While Tales of Maj’Eyal is one of the oldest, richest roguelikes available, this classic still manages to impress in its forward-thinking design for newcommers.
Genre: RPG, Rogue-like, Turn-Based
Developer: Netcore Games
Publisher: Netcore Games
Release date: 31 December, 2012
Tales of Maj’Eyal, much like the abbreviation ToME, is like a magical, ever-expanding volume that continues to thrive amongst its niche community for the last twenty-one years (or thirty if you go back to its Angband roots.) Even with nearly twenty hours of experience, there is absolutely no way to reasonably convey the total amount of depth across all thirty-five individual classes. Instead, this review would be more useful to think of it as an overview along with illustrating the many good times in store along with its dated blemishes. Afterwards, you can decide whether or not this game is for you because ToME is open source software, and, like upon opening a book to the first page, your adventure lies all before you waiting to be told.
A Fair Exchange When Dealing with the Dark One
While perhaps many retro-enthusiasts—that’s fancy-talk for old people with a catchy title—are likely familiar with open source games, it would be beneficial to explain the business model behind ToME because it mixes both old and new ideas. The game itself and the T-4 engine are completely free-to-play and the version available on the creator’s website is exactly the same version as on Steam or GOG. While all versions offer some integration into the social space from the developer’s website, the game itself is a completely single-player experience with some server-wide rewards or little boasts of each individual player’s accomplishments. Everything else that you can purchase is additional content, but not everything is necessary.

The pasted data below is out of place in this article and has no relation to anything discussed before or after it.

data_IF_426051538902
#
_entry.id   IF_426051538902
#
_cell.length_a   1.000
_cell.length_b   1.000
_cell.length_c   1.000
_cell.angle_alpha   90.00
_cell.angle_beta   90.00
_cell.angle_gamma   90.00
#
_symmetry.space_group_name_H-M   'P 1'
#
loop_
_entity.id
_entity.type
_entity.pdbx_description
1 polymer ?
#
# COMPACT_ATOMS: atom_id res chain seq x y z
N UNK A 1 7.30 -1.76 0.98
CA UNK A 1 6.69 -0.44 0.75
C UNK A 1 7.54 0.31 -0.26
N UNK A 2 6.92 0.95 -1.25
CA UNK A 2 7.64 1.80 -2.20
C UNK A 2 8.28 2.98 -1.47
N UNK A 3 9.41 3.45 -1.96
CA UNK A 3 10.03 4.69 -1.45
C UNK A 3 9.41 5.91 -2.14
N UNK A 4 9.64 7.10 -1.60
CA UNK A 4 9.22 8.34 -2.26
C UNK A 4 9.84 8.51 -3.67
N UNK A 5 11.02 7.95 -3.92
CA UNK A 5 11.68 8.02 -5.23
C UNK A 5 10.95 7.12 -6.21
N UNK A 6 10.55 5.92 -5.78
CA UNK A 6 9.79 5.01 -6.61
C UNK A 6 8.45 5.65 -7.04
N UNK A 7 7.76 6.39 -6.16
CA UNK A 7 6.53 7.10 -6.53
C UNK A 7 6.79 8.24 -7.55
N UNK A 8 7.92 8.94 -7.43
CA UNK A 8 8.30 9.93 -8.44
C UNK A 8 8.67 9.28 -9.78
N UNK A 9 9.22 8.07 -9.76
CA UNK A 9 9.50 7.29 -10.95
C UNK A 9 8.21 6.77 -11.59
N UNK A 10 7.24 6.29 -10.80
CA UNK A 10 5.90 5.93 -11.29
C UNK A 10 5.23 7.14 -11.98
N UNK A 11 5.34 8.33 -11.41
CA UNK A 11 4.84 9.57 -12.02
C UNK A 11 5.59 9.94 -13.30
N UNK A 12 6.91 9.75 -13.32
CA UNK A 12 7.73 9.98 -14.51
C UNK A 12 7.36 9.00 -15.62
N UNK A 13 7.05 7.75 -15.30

What you’re paying for, if you want to appease the Dark God, are the donation rewards (10 Voratun coins for every 1€ spent) or the three expansions if you get the Collector’s Edition. Regardless of wherever you play, you can purchase these extra offerings through donation rewards or flat purchases on the website or elsewhere. Besides the expansions, the game offers non-pay-to-win cosmetics such as character sprites, server-wide boosts, and other tacky stuff. (Also, as I have demonstrated, you can freely add your custom sprites at no extra charge.) Perhaps the most hilarious items are the “pay-to-die” options where you can kill off your character because you can. None of these rewards affect the game’s balance, and even finding the storefront can be difficult if you don’t know which hyperlinks to click. However, all these little things can be completely ignored as the expansions are the real source of worthwhile content, which you can purchase with those donation tokens.
Now out of the three expansions, Embers of Rage is the only one that offers a completely new campaign. Ashes of Urh’Rok and Forbidden Cults offer new areas, new enemies and bosses, new lore / side-stories as well as new class options. However, as simple as those additions sound, these classes are not simple reskins of pre-existing classes; each one brings with them their own unique mechanics and playstyles. For example, the Demonologist item enchantments is unique, yet it’s also way less gratifying than the Doombrigner’s regeneration from its own fiery carnage. Meanwhile, the Forbidden Cults classes focus solely on a new insanity element that lets you summon cosmic horrors or harness the chaotic effects of entropy. (Have I mentioned how awesome these classes sound?) While you can compare some of these classes to their counterparts, each one plays differently enough to enjoy learning how to master them, even when you’ll often find yourself dying along the way.